One twist on the gender pay gap — or when women earn less for the same work as men — is that higher-paid women are actually hit harder by the phenomenon than their lower-paid counterparts.
That disparity is evident in the top-paying jobs for men and women, as measured by data collected by the U.S. Census Bureau’s American Community Survey. The highest-paying professions for women provide considerably lower paychecks than those earned in the top-paying careers for men. In several fields, the pay gap is wider than the national average, which shows the pay hit that women face even in high-achieving professional fields.
Economists studying the issue have found that — even when controlled for education, experience and profession — women in the U.S. are paid less than men. Along with women who work in highly paid fields, the worst hit are women with children, older women and women of color, the Economic Policy Institute found in a report published last month.
The overall gender pay gap is about 80 cents to every $1 earned by men, but women at the top of the wage-distribution spectrum earn just 74 cents for every $1 paid to their male counterparts, the study found.
“Men are paid more in nearly every occupation, and people aren’t biased against men in most occupations, except in nursing and for child-care workers,” said Catherine Hill, vice president for research at the American Association of University Women (AAUW), a group that promotes equity and education for women and girls.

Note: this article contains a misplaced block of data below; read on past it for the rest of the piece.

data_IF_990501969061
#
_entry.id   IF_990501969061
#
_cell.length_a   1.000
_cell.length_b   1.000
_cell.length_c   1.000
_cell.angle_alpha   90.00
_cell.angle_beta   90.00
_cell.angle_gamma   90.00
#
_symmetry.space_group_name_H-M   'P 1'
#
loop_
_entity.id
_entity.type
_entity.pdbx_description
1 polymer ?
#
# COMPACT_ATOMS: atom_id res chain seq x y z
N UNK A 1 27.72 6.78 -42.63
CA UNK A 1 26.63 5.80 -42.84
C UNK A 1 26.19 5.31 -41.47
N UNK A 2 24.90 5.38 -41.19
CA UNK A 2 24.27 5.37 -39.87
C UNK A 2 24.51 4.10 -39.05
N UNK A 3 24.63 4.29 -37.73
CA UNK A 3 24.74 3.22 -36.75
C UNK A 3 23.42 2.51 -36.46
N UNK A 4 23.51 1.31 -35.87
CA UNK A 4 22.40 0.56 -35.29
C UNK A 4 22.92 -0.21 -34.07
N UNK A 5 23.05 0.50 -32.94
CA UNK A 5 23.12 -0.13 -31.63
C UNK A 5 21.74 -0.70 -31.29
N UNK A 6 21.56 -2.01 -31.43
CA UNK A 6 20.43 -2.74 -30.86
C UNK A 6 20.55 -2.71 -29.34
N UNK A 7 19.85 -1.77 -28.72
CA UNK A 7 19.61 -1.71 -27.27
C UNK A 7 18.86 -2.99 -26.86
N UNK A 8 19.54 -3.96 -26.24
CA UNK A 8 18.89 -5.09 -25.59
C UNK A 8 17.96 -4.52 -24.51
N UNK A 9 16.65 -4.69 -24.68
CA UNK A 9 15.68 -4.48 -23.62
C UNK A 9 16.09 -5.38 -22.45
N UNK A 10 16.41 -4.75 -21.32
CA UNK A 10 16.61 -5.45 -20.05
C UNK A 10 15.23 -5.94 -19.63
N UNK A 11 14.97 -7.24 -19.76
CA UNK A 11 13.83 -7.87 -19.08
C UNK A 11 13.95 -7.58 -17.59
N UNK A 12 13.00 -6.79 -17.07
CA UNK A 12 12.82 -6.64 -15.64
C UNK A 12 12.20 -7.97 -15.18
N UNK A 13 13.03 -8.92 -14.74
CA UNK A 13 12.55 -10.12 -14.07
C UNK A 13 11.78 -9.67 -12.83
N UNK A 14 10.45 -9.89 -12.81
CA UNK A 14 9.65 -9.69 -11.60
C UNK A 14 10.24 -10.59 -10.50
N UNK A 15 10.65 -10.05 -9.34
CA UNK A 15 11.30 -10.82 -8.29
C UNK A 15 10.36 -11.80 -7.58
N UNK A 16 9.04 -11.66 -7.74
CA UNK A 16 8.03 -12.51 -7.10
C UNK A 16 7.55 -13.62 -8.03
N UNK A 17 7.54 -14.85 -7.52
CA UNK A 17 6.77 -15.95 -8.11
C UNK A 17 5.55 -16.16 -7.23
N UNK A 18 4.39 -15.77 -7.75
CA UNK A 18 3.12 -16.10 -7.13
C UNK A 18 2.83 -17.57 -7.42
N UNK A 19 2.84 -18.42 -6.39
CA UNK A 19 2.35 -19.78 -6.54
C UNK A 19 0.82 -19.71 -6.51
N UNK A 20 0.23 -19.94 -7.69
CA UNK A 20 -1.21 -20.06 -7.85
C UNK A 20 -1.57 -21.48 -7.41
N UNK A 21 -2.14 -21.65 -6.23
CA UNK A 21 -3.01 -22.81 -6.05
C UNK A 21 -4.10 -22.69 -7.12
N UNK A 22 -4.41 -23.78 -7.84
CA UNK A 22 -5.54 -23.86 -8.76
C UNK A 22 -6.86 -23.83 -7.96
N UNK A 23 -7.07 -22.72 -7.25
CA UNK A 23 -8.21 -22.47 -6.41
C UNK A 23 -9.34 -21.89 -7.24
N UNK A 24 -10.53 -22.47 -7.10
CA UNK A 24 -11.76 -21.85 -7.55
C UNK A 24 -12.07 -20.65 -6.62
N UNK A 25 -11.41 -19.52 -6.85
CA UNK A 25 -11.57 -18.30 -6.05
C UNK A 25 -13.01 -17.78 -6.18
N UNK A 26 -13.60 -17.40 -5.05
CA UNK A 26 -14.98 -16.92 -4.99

She added, “At the very highest levels, we think there is prejudice against women as leaders compared with their overall competency.”
Wages for lower-paid women are supported by minimum wage laws, which ensure that all workers at the baseline pay will earn the same regardless of gender. Some middle-income jobs with union protections also help narrow the pay gap, while employers that offer wage transparency — such as government agencies — also tend to have smaller gender wage gaps.
Yet most top-paying professions lack those mechanisms to help trim the pay gap, while women are also less likely to negotiate for higher pay than men, which can hinder them throughout their careers, said Cameron Huddleston, a columnist at GoBankingRates.
Some lawmakers are debating how pay history may hinder women from achieving wage equity with men. Earlier this year, Massachusetts became the first state to pass a law that bars employers from asking applicants how much they earned in their previous job, with the idea that it could break a cycle of unfair pay for women and people of color.
Read on to learn about the seven top paying jobs for men and women.